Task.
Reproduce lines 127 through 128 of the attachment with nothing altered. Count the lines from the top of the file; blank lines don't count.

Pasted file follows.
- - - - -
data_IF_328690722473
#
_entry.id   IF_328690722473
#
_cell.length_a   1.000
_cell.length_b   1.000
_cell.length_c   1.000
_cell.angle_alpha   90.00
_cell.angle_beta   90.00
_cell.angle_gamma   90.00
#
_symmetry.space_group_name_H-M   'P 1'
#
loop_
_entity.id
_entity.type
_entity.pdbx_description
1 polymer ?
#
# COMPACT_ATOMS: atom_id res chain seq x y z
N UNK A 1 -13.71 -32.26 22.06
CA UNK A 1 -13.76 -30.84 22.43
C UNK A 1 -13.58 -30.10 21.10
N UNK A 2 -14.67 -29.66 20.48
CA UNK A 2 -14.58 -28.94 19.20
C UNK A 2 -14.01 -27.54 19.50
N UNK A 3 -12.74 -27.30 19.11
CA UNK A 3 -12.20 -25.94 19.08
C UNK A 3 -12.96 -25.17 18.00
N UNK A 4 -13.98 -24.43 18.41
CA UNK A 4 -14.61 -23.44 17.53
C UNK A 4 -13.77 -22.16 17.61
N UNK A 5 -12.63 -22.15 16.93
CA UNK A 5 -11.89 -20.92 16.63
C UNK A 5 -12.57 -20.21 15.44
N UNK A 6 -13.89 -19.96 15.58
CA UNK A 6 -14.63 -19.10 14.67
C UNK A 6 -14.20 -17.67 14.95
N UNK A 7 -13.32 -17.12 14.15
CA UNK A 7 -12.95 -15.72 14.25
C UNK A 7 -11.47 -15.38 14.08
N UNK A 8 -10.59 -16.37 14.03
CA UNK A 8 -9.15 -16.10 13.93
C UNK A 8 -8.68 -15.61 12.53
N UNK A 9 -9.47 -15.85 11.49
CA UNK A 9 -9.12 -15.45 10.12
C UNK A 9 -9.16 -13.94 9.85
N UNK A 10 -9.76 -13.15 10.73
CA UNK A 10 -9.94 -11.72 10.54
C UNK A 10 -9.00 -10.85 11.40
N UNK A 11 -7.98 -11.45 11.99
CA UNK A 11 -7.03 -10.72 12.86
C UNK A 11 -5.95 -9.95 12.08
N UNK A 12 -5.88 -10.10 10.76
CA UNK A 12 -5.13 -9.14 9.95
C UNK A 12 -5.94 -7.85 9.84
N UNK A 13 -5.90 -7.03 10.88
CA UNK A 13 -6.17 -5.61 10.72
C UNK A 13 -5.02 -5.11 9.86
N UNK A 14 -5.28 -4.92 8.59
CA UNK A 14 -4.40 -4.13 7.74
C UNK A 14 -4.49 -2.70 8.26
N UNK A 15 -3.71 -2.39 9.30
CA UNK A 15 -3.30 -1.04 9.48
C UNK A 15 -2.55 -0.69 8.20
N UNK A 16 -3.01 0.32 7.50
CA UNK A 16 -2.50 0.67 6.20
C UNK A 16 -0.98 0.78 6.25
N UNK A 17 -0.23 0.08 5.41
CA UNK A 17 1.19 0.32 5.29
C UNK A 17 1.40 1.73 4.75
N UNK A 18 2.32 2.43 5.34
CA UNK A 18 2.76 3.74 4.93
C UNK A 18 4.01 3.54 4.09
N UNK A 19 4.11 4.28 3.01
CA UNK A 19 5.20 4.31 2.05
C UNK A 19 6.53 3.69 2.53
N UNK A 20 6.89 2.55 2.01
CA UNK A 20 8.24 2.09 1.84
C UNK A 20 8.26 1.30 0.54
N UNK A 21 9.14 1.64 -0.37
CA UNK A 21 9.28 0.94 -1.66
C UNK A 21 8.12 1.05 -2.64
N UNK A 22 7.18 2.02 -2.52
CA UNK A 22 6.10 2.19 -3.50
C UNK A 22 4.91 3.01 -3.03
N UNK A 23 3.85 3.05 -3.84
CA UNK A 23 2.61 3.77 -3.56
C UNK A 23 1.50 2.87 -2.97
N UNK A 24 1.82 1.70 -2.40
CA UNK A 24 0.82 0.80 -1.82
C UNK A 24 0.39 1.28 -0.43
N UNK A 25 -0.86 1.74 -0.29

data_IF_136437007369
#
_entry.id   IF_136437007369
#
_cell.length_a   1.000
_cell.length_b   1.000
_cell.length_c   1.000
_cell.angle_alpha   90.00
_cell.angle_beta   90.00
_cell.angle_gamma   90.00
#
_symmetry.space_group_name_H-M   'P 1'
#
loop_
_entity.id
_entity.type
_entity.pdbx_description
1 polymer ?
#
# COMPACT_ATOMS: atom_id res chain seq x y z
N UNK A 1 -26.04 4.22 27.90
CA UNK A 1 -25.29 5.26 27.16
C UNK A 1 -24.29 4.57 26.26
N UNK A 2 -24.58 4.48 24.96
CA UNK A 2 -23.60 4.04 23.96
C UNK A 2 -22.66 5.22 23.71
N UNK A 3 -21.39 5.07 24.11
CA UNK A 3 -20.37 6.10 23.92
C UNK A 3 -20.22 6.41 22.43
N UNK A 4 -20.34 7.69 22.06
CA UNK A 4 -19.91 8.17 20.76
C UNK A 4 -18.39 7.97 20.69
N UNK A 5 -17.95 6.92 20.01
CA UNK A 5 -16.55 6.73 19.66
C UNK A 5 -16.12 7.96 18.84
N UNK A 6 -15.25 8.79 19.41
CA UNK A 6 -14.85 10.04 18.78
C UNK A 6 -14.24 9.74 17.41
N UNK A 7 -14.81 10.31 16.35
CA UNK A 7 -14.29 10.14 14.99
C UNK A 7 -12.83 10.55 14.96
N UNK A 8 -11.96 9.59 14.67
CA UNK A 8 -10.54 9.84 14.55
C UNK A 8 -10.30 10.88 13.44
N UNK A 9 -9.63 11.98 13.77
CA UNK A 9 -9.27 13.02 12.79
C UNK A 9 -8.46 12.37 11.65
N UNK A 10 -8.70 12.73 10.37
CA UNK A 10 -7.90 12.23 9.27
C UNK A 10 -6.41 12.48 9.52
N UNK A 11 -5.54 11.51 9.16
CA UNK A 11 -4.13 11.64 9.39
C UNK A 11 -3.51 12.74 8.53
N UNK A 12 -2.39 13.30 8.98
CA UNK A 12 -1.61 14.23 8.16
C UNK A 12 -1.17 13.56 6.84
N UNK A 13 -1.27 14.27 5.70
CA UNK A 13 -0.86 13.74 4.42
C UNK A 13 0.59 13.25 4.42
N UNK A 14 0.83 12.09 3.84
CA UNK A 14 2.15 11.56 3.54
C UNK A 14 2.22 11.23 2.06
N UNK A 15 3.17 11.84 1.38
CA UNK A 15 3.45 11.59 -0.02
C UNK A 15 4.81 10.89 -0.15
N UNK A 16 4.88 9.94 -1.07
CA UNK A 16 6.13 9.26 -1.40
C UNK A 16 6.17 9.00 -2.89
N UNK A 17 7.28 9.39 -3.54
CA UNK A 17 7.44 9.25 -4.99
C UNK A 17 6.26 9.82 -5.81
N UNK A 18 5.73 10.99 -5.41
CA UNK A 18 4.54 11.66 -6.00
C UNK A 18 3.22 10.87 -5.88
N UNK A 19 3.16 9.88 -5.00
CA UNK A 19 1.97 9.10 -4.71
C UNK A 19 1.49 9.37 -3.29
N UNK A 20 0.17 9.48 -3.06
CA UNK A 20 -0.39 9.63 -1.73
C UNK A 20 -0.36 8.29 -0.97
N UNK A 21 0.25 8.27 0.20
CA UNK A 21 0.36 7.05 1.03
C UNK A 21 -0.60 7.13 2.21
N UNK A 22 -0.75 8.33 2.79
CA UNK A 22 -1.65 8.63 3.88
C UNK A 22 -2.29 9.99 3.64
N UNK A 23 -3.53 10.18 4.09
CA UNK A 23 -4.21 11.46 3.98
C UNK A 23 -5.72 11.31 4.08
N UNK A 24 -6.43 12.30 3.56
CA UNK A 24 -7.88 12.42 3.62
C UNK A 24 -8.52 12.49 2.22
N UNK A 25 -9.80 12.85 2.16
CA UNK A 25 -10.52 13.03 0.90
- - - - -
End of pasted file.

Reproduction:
CA UNK A 5 -16.55 6.73 19.66
C UNK A 5 -16.12 7.96 18.84